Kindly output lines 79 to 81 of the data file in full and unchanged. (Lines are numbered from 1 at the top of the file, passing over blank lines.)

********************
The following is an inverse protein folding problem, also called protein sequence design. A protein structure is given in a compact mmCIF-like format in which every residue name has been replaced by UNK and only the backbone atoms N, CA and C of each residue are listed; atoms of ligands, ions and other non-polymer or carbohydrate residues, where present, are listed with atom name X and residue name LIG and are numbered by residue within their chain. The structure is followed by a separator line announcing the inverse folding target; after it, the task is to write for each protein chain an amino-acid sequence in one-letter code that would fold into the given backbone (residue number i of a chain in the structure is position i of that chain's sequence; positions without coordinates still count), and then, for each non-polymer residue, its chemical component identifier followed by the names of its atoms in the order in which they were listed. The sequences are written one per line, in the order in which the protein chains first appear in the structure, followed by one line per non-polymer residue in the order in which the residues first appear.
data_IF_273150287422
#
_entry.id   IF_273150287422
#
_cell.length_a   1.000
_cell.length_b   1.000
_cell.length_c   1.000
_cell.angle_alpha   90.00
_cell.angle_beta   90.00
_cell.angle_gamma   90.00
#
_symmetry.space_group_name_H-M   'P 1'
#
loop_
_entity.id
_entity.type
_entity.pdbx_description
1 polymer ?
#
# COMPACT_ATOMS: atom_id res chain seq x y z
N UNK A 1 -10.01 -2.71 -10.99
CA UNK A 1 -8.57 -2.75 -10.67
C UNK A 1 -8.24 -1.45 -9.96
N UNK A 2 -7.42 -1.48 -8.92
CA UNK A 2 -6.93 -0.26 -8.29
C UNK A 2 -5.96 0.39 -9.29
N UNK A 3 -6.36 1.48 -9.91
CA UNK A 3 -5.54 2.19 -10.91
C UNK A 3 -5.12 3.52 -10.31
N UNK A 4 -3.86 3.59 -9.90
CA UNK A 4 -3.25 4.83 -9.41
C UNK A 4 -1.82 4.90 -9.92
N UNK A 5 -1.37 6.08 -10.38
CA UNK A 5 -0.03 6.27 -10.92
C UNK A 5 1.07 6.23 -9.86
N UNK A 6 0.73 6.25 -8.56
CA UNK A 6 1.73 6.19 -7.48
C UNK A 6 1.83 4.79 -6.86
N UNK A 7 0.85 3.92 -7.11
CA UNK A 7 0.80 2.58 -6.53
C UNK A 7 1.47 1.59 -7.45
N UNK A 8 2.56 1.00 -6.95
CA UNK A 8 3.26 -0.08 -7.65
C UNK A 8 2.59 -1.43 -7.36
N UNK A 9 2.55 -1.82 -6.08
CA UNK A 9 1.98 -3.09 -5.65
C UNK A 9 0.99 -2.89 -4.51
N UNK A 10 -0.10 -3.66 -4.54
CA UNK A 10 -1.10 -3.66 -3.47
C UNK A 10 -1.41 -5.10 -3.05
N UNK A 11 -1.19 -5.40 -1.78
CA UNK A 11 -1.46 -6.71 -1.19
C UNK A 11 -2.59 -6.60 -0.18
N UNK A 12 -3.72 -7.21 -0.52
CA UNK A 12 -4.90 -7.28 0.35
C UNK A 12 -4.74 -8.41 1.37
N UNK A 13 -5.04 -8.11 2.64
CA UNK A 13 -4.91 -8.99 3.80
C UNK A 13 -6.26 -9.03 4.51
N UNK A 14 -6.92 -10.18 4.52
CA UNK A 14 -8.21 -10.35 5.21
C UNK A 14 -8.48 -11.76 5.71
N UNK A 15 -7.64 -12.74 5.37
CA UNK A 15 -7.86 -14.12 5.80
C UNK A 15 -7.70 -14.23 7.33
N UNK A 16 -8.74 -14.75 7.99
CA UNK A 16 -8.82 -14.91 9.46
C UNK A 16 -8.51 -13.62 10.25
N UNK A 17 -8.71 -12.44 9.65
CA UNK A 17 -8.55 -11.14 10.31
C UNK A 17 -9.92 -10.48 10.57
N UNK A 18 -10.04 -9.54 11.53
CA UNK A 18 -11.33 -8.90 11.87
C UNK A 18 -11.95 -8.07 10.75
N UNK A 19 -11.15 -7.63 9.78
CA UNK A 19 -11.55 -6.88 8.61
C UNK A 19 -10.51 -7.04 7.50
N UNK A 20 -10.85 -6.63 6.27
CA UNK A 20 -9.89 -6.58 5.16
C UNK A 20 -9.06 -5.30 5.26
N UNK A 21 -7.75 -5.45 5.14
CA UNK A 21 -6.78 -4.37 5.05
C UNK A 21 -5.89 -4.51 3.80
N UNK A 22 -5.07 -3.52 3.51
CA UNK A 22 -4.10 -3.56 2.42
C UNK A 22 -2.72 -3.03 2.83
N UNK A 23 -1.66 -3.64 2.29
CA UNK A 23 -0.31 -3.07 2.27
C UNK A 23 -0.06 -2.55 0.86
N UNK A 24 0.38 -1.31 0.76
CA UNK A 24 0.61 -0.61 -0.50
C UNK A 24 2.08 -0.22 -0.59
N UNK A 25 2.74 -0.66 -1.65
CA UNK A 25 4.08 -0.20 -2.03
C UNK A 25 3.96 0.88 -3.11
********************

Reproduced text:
N UNK A 20 -10.85 -6.63 6.27
CA UNK A 20 -9.89 -6.58 5.16
C UNK A 20 -9.06 -5.30 5.26